Lest you should think he never could recapture
The first fine careless rapture!'
- Robert Browning
No stars in this black sky, no moon to speak of, no name
or number to the hour, no skelf of light. I let in air.
The garden's sudden scent's an open grave.
What do I have
to help me, without spell or prayer,
endure this hour, endless, heartless, anonymous,
the death of love? Only the other hours -
the air made famous where you stood,
the grand hotel, flushing with light, which blazed us
on the night,
the hour it took for you
to make a ring of grass and marry me. I say your name
again. It is a key, unlocking all the dark,
so death swings open on its hinge.
I hear a bird begin its song,
piercing the hour, to bring first light this Christmas dawn,
a gift, the blush of memory.
'To mark the publication of One Hundred Great Books in Haiku, we invite you to compose a haiku, containing 17 syllables and in the form 5-7-5, which captures the essence of your favourite book.'
Jonathan Wonham: 'I have had a very busy week but have been struggling to make sense of the life and poetry of Robert Burns in order to be ready for the Burns Night dinner on the 28th January which I mentioned before. I have to give a speech about Robert Burns and his poetry to a room full of around 100 (probably drunken) ex-pats.'
The Gibraltar Point Artist Residency provides professional artists with a subsidized opportunity to live and work on Toronto Island for one month. The residency is designed to provide participants with time to think, create and experiment in the diverse community at The Gibraltar Point Centre for the Arts. Participants receive accommodation, a private work studio and all meals at no cost.Deadline: February 10th, 2006
Denver, San Francisco and Grand Rapids, Mich., have poet laureates. Thirty-seven states also have one.said the state dickhead.
Minnesota doesn't have any of such prominence, but that will change in April when Duluth names a poet laureate. [...]
The Duluth effort was spurred by Gov. Tim Pawlenty's veto last spring of a state poet laureate program.
"While respectful and appreciative of the arts, I do not believe Minnesota needs an official state poet," Pawlenty wrote in his veto message. "We can benefit from the richness and the diversity of all the poets in Minnesota and recognize and embrace their work as merit and circumstances warrant."
Minnesota already has a state folklorist. And Pawlenty expressed concern that "this will lead to calls for similar positions. We could see requests for a state mime, interpretive dancer or potter. So, I draw the line here..."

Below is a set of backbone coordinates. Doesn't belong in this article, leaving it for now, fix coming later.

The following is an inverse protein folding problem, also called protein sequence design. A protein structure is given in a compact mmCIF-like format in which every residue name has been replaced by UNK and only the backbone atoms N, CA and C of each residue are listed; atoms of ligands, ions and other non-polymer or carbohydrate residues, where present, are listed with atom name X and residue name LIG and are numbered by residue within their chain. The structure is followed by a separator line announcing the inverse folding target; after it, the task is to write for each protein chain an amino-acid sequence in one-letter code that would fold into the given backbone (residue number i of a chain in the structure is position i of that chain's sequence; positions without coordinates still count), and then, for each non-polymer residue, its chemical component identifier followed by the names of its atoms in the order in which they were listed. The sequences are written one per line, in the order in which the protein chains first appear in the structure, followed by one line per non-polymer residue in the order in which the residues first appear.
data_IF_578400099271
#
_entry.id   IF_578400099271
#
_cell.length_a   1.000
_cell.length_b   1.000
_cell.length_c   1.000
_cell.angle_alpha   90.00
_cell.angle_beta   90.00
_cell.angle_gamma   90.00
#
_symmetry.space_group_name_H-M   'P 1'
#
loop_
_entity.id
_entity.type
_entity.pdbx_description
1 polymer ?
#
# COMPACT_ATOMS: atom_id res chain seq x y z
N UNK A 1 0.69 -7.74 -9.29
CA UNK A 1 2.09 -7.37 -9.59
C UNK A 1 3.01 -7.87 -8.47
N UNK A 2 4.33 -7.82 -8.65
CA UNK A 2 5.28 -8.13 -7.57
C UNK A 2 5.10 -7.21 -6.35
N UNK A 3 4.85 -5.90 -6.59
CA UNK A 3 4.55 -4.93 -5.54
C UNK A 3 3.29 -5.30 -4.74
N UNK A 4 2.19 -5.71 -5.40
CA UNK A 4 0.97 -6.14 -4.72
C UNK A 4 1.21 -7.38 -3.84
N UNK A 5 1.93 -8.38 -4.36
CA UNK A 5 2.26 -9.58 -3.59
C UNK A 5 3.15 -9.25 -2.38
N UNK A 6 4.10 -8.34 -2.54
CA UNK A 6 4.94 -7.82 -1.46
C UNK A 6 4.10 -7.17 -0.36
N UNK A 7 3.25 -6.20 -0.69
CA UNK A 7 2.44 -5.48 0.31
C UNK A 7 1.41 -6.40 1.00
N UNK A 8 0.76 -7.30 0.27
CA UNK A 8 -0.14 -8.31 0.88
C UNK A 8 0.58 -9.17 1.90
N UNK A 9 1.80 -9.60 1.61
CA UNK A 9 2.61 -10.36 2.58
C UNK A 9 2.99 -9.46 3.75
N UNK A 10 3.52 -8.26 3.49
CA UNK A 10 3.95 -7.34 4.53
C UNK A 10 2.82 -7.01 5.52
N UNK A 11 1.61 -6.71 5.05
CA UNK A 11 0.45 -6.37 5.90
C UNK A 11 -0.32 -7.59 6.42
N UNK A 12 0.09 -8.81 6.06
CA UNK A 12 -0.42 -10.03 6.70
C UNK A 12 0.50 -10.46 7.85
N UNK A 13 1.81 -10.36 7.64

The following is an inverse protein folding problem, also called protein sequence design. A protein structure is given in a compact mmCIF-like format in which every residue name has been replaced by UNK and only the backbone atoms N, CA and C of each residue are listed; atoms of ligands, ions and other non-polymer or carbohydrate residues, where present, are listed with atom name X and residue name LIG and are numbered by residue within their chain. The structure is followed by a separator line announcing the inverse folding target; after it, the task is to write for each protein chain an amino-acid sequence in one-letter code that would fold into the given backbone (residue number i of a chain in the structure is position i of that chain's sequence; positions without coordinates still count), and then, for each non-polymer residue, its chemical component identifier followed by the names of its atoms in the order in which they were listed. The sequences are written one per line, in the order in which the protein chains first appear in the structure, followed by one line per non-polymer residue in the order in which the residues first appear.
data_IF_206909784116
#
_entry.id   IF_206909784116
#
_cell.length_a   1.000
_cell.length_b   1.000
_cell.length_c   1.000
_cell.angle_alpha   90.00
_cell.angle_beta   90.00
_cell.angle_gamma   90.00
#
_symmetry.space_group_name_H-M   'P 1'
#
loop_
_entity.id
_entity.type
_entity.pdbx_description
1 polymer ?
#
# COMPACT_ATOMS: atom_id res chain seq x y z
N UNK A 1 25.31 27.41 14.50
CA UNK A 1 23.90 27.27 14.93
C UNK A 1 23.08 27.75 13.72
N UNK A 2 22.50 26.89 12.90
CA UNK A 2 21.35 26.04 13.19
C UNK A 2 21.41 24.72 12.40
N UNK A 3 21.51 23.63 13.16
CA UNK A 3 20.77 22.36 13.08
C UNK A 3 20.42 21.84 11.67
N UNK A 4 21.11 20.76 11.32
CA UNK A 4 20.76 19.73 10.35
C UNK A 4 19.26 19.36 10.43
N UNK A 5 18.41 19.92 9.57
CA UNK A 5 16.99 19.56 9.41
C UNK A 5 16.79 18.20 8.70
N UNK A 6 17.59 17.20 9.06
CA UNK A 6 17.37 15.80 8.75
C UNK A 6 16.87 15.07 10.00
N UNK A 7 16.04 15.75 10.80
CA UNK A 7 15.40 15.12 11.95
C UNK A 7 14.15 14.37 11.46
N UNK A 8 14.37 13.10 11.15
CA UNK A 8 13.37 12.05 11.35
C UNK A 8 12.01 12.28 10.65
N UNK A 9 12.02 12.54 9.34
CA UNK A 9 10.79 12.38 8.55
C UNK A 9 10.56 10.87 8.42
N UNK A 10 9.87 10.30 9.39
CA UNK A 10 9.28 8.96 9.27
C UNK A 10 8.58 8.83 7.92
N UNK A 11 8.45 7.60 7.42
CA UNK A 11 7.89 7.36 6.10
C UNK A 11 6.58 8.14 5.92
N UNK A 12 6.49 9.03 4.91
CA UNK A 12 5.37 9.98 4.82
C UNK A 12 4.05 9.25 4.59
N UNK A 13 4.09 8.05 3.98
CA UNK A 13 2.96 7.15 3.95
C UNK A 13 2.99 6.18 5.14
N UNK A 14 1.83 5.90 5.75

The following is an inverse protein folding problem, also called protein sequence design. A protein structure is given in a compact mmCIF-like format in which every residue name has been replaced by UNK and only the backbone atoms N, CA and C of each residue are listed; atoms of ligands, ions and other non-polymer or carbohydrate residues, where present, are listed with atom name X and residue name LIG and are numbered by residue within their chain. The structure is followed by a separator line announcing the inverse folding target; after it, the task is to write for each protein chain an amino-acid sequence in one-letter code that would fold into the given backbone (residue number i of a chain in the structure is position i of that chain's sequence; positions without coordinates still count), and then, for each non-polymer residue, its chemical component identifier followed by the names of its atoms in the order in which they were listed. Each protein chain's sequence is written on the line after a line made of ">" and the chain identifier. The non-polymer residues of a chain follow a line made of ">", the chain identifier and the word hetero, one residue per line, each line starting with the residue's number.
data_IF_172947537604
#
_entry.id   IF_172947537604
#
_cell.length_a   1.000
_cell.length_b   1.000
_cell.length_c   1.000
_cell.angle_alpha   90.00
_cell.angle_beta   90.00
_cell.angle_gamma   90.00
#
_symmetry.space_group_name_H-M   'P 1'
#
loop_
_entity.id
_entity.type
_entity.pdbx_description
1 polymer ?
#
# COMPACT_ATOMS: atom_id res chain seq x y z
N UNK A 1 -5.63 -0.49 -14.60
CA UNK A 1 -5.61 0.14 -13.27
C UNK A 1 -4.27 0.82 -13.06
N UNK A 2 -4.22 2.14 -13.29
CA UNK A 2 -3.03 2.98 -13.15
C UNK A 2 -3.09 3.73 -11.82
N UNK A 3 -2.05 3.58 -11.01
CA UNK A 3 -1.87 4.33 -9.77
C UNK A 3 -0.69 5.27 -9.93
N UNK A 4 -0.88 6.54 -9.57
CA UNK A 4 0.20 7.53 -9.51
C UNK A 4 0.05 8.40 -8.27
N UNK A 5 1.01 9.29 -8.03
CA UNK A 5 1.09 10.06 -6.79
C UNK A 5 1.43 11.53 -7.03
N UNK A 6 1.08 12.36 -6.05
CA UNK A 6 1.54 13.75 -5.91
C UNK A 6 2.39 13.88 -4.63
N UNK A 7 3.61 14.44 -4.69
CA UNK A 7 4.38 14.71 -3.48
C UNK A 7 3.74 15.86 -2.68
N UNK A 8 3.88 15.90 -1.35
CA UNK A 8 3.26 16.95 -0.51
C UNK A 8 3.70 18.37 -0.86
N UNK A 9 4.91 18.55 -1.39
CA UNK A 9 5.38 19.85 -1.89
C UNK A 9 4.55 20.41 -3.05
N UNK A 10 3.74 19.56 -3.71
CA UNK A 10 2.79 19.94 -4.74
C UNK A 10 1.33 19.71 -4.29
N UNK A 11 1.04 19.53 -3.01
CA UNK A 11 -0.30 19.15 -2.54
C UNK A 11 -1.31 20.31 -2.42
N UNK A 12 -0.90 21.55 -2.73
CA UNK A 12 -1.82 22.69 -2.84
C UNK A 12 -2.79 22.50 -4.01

I knew the moment I told my neighbor about my new computer program that I had made a terrible mistake. “So you talk,” he said, “and it types the words out for you?”
“That's the idea,” I said. “I'm still training it. It takes a while. Sometimes it makes mistakes.” [...]
Look out world: next year they're letting me teach contemporary poetry. Here's your chance to write my syllabus. [...]
[...] This realization is useful to me in part because it explains my impatience with verse narrative: the experiences of time and timelessness produced respectively by the two forms are at cross-purposes. A poetry that causes time to disappear (a version of transparency, what Charles Bernstein calls the artifice of absorption) seems like anti-poetry to me.
Today, I was thinking about my oncological family history. It's quite extensively branched on my mother's side of the tree—grandmother, great-grandmother and 'all the long-gone darlings'. Breast, throat, thyroid, stomach, liver, bowel, ovaries and blood... It makes me wonder what lurks in my genes. It makes me think on my ancestors from Spain and China, what they brought over from their countries into the Philippines, their bodies' secrets.
Some of them have the most beautiful names, so mellifluous. Maria Milagrosa, Rosa, Faustino, Olympia, Generoso, Adelfa Rosa, Zenaida, Ponsing, Isias, Renato, Casimira, Candido, Mauro, Pomona, Matea, Conchita, Milagros.
Milagrosa means miraculous. She is the only one who has survived.
If you look into my long poems, you'll see a "ghost dance", where the impulses & writings of Whitman, Melville, Twain, Poe (& others) are aligned with those of Crane, Mandelstam, Berryman (& others) to represent a sort of symbolic "epic America-Russia" (RUS-US), rooted in Crane's, Melville's & Whitman's awareness and acknowledgement of the American Outcast as the spiritual key to America. Where Eliot & Tate experience their faith as a kind of spiritual hierarchy, separating them from modern life, I understand the Biblical tradition as a prophetic framework, or verbal model, for human equality and mutuality. (Melville's Ecuadorian doubloon nailed to the mast of the Pequod; Mandelstam's "gold coins of humanism".) [...]
Over at a Spanish blog I frequent, the question of the superiority of American literature comes up. The feeling that Spain does not have novelists of the stature of Pynchon, poets like Ashbery, or critics like Bloom. The difference of perspectives always comes into play. I have had to admit to my friend Vicente Luis Mora that I don't particularly admire Bloom. I can see how he might be admirable from afar, of course. My single most significant complaint about Bloom is that he never says anything useful, or usable. That is, I can never pin him down to an insight that I can actually paraphrase and apply in some other context. [...]